I really hate to say it, and this isn't what you want to hear, but your parents are pretty much on the mark; it's possible to get to some parts of California in four days, but you'd have to push it. What part of California? From Toronto, there isn't much difference in distances to San Francisco, Los Angeles, and San Diego. Actually, the most distant is San Francisco via the major Interstates. Even though it's the farthest north of the three, it's also the farthest west, and has a slightly roundabout route to it. That's enough to get the distance up. So, I'll use San Francisco as a reference. That's over 2,600 miles (over 4,200 km). From my family's experience, a good road-trip average is about 600 miles a day (10-hour drive doing about 60 mph/about 100 kph, plus allowing 3 or 4 hours for food, restrooms, and any other potential stops for a 13- or 14-hour day). Farther west, you can go faster, so you can often shave off maybe an hour in the day to do 600 miles. Many western states let you do 70 mph/near 110 kph. We'll usually get at least one 700-mile day on a trip, and have strung together 800 miles a few times (once every few years, often on western high-speed Interstates). However, I'm not so sure I'd recommend that consistently, even if you have a few drivers; a few late nights strung together means fatigue, and way out west where there are long distances between towns, you really don't want to take that risk. That said, I'd figure that you have the potential to reach San Francisco in four days if you push it, but definitely allow five. Same for Los Angeles and San Diego; the distances are similar, a difference of maybe two hours in total driving time from Toronto (around 100 miles); not enough to really take it into consideration. Furthermore, in March, it gets dark earlier than it does in the summer (July/August), when my family usually takes trips. It's still early enough in the year to possibly encounter some snowy conditions along the way, which would certainly slow things down a bit. So, that's the verdict; allow five days, but it can be cone in four if everything goes PERFECTLY and you have at least three drivers, eat while in motion, get early starts, do time-saving things like that. Not trying to discourage you, just giving the facts, and I still hope you find a way to pull this off; it really is a fun drive, worth the trip!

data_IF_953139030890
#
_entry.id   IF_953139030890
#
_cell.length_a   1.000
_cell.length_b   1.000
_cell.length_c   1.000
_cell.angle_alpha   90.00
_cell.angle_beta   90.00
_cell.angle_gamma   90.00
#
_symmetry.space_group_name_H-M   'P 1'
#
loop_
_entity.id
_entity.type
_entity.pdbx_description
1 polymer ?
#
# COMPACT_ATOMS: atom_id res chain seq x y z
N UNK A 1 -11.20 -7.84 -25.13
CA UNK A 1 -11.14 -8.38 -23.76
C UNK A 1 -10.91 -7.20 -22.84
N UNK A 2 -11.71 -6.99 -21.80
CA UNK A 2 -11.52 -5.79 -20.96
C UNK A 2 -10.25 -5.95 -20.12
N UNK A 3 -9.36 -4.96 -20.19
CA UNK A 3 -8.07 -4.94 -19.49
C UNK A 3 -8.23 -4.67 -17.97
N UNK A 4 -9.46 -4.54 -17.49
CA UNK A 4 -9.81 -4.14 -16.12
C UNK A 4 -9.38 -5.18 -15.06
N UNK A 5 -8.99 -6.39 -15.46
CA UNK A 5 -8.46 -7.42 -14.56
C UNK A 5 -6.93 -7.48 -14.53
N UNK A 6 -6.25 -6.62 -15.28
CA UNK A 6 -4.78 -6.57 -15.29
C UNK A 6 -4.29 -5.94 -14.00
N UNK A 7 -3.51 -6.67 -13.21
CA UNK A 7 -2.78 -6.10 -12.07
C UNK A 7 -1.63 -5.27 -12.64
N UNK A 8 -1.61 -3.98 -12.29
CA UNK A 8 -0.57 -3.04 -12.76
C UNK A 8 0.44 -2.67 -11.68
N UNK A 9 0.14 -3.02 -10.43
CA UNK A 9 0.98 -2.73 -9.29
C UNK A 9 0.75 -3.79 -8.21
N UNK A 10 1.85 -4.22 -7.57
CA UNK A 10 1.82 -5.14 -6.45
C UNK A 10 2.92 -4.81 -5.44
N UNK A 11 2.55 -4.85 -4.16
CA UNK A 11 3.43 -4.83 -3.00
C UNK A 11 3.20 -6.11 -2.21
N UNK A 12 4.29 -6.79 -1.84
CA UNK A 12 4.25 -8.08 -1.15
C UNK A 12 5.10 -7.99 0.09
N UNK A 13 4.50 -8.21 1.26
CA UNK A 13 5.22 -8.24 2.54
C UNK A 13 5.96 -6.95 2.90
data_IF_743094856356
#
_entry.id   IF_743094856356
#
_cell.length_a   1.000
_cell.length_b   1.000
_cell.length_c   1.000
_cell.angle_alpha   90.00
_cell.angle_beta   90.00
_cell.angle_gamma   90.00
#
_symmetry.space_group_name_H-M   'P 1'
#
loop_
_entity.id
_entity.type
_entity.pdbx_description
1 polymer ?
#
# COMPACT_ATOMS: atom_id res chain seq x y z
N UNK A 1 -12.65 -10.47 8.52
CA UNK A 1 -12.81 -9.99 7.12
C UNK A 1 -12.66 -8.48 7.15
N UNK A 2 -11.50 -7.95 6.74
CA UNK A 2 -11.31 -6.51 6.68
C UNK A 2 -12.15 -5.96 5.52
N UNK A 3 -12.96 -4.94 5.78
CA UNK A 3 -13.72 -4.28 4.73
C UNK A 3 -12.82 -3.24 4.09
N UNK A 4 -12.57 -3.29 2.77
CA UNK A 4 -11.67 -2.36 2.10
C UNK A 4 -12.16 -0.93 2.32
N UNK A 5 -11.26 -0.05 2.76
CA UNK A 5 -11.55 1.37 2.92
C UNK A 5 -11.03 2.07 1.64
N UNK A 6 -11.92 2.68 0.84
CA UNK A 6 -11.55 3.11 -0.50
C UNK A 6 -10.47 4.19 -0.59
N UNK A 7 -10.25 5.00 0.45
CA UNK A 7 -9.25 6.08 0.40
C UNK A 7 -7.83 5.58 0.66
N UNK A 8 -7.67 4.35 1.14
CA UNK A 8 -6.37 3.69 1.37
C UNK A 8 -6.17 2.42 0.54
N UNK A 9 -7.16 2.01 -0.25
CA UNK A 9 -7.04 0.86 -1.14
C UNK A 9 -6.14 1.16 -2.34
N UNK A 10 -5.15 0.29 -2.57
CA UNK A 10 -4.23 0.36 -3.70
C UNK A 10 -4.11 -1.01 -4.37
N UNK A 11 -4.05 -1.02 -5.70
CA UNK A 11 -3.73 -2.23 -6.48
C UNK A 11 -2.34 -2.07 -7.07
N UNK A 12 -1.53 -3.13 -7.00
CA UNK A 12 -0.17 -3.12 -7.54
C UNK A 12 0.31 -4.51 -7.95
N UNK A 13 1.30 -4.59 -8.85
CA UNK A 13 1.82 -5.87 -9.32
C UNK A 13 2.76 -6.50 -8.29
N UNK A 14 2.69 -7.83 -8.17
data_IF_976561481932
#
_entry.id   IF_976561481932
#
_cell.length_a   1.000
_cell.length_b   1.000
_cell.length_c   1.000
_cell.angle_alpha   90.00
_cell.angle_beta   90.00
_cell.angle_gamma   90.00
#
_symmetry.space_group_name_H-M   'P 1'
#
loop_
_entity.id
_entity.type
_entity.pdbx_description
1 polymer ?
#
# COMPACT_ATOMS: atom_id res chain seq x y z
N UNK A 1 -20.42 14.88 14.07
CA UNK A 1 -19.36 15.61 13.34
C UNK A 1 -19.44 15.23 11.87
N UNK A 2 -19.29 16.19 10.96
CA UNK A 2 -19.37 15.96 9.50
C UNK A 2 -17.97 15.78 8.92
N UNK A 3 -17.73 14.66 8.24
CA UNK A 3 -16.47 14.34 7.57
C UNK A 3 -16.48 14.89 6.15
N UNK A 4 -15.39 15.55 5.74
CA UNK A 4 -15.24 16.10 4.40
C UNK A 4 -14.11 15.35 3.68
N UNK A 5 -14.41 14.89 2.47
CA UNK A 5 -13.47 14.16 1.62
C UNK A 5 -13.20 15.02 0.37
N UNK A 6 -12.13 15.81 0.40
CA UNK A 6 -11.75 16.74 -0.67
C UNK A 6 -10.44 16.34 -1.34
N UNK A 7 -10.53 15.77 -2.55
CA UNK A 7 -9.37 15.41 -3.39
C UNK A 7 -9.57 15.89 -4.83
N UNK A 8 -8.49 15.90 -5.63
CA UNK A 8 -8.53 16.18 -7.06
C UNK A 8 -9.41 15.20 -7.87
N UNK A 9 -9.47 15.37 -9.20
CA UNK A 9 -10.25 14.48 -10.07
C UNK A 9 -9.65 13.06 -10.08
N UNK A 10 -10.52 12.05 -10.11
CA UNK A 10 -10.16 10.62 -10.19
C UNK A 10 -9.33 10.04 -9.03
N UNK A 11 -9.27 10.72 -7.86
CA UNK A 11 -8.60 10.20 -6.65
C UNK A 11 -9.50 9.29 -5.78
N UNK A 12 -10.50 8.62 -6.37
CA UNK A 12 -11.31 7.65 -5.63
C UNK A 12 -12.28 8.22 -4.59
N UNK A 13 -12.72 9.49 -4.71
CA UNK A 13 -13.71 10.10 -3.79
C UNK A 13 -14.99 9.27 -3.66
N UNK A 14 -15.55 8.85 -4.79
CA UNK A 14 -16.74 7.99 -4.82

18 hours. Longer if you factor in rest stops and gas stops. I drove from Barrie to Edmonton a few summers ago. What we did was we drove from Barrie and we over nighted in: Sudbury Sault St Marie Thunder Bay Winnipeg Regina and then off up to Edmonton If I were you, and I had the time, I'd follow that same route but from Regina I'd head right to Calgary. That way you are assured to stop at cities with good hotels and services along the way.
There is no such restriction. A drivers license is fully effective on the day it's issued, there are no waiting periods for any privileges to go into effect. If you're talking about a junior license, it has some restrictions but those also don't change after any time period.
If you have your own answer to the question How long does it take to drive down from Toronto area to Calgary?, then you can write your own version, using the form below for an extended answer.